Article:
Why you should love the problem before the solution

By nature, we tend to seek solutions to problems.

In solving often complex business problems, the solution that gradually shapes in your mind is not always the right one, even though you - yourself - have been circulating around it for some time.

There is a good chance that you have been discussing and perhaps arguing with colleagues about how to solve a specific problem. You have brought your idea for a solution, and a colleague brings a very different proposal, and it ends up in a lengthy discussion about which idea is better.

There are several reasons for that, which needs to be understood before proposing what to do about it:

 

Your never have a 100% perspective

When you struggle with an issue for some time and begin to wonder what you can do about it and how you would improve it, a first risk is your own perspective.

Whether you are low or high in the organisation, the idea you come up with for solving the problem will always reflect your perspective. It is based on the angle from which you observe the problem.

You may be at the centre of it, or it may be an issue sitting in another team – yet no matter where it is located, your ideas will always be influenced by your perception of reality, the angle from which you observe, and by the context in which your work is done.

I am not suggesting that you are wrong in your perspective of things, but only in very rare situations one individual has the combination of a full 360o perspective along with a 100% in-depth understanding of all details impacted by the topic.

And without close to full insight, your idea for solution most probably have consequences only understood by others, eventually making ‘the world's best idea’... less good.

 

Objective before solution

Even though other colleagues agree to the fact that there is a problem, you want to avoid jumping straight into arguments for and against different solutions from different colleagues.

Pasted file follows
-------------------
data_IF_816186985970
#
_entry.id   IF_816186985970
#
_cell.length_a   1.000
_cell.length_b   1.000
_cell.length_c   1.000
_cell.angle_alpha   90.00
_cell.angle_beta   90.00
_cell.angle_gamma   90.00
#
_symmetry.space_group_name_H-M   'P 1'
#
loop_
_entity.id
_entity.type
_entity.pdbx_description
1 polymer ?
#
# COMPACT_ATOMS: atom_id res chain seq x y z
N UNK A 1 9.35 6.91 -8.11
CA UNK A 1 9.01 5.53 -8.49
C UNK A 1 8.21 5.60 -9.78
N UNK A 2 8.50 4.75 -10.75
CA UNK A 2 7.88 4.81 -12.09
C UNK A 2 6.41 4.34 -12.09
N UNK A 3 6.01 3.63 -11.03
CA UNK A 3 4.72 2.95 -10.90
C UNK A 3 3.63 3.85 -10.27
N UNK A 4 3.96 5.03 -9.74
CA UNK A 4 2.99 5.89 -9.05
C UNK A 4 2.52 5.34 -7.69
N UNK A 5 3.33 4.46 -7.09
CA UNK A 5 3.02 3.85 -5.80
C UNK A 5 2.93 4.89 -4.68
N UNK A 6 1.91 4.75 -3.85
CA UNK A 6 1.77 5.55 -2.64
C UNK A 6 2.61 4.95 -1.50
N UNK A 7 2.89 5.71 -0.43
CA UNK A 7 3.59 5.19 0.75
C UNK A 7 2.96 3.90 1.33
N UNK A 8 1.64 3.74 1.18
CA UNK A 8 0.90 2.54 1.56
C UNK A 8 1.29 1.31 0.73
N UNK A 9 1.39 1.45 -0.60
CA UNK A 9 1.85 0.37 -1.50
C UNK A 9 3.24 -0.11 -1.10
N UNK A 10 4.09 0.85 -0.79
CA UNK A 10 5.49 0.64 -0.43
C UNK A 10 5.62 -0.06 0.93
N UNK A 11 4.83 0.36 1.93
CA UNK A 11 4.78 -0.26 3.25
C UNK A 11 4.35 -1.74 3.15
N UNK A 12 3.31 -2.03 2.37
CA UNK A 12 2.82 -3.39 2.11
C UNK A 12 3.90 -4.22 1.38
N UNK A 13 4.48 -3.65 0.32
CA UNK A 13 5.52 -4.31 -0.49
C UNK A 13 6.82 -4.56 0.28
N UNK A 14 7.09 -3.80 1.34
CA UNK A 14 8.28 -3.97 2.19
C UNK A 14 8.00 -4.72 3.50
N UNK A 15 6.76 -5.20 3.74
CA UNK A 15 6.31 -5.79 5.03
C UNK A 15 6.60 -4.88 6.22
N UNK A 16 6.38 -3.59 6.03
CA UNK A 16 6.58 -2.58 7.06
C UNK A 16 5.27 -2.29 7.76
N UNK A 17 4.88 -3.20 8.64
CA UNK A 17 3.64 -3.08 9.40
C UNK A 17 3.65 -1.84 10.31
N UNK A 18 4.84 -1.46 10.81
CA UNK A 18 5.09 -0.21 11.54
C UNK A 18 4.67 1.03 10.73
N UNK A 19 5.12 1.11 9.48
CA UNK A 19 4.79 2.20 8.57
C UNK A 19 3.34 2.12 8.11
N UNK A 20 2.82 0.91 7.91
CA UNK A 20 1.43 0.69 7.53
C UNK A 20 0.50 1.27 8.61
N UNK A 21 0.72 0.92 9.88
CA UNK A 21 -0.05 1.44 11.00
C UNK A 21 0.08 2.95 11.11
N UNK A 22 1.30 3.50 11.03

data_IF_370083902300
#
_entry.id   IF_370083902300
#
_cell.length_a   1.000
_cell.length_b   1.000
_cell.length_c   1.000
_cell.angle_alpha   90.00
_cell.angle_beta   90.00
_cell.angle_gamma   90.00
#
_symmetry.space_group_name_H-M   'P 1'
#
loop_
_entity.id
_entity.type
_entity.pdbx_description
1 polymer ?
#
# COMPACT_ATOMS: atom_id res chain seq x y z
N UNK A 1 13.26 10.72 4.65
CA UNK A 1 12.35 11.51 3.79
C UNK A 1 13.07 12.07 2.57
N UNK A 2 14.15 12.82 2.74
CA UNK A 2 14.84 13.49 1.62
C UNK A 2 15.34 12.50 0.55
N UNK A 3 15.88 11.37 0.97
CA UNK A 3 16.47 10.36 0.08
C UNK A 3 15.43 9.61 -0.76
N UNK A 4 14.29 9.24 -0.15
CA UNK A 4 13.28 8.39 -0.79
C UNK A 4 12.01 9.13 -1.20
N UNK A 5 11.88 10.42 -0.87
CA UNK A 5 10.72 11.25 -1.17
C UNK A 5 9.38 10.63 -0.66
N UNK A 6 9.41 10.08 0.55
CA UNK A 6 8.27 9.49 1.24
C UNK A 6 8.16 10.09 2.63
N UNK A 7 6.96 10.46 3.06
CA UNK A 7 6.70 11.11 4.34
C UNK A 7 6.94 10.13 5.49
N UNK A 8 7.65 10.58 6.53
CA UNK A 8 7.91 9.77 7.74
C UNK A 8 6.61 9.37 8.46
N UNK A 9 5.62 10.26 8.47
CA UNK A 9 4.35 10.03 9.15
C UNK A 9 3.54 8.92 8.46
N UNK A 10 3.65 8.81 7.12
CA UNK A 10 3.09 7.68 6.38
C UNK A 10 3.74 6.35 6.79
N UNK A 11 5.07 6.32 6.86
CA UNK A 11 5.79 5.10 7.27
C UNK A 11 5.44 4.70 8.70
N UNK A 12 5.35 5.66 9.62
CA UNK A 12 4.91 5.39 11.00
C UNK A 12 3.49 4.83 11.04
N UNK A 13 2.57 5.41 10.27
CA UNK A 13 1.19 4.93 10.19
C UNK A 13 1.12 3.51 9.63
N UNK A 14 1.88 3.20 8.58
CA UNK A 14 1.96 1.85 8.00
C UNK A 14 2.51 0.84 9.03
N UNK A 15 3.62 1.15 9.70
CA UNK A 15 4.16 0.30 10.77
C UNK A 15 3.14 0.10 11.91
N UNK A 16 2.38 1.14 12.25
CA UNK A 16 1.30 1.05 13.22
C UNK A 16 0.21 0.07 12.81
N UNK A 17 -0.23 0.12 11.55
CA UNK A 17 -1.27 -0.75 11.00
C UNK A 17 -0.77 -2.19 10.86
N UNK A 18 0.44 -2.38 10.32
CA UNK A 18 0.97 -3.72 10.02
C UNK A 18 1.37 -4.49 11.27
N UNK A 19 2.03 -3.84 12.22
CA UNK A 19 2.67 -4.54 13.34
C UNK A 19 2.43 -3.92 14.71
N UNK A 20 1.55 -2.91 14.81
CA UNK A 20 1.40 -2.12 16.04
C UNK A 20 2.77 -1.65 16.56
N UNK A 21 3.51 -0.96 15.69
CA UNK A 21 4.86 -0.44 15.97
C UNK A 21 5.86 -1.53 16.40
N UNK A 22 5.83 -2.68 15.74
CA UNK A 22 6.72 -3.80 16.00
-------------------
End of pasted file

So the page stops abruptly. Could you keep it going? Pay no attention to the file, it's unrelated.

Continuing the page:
And this for one reason:

Once people see a solution in their own mind, the journey of proving that exactly that solution is sub-optimal is an up-hill battle. Click To Tweet

People might lose face, and people hate to admit that another idea could be better.

 

A first step is therefore to align on the objective.

 

Discussing how high you aim to improve, how much you believe can be improved, and what good looks like in terms of performance brings energy to making a change.

What can we then do in stead of jumping to brain-storming, solution-evaluations and exchange of ideas?

Ideas are like Velcro – they tend to stick to the owner of the idea, no matter if the idea is actually good or not. Click To Tweet

So instead:

 

Love the problem!

Involve your peers, colleagues, and team-members in understanding the nature of the problem. Is it a problem at all? Why is it a problem? What would ‘good’ look like in terms of performance (not solution, but pure performance)?

And make it clear, that you discuss and investigate on the topic only to understand it even better, and clearly that at this point you are NOT looking for any solutions.

The more you discuss the problem, the clearer the ‘pain’ will become for everyone involved. And when you get into discussing what actually causes the problem to be there, the more clear the real and underlying causes will become.

The more pain people see, the more energy they are willing to put into finding solutions.

It is about finding the tipping point, where you have insight and facts enough to open for discussing solutions. But until that fine point: Focus on the problem.

Resist brain-storming and solution-building until everyone agrees to the nature of the problem. Click To Tweet

And once the problem is recognized, seek agreement to the level of performance you aim to achieve.

Next, discuss the problem from different angles and go into depth with the details, until the key players around the issue share a common understanding of how things interact, how they correlate, and how processes or connections are interacting.

Only when you start sensing that you have some sort of shared 360o perspective with close to 100% depth, you can start considering solutions.

At this point, solution-building becomes less pain-full: No-one can bring their pre-build ideas for solutions without seeing it in the context of the full 360o view and in-depth understanding.

And solution-building becomes valuable: ideas and solutions are build on facts, knowledge and a shared ambition for what you aim to achieve.

It becomes much more holistic, and it’s execution will be helped by the energy coming from more people owning both the problem and the solution.

 

The more you love the problem, the easier a solution will come.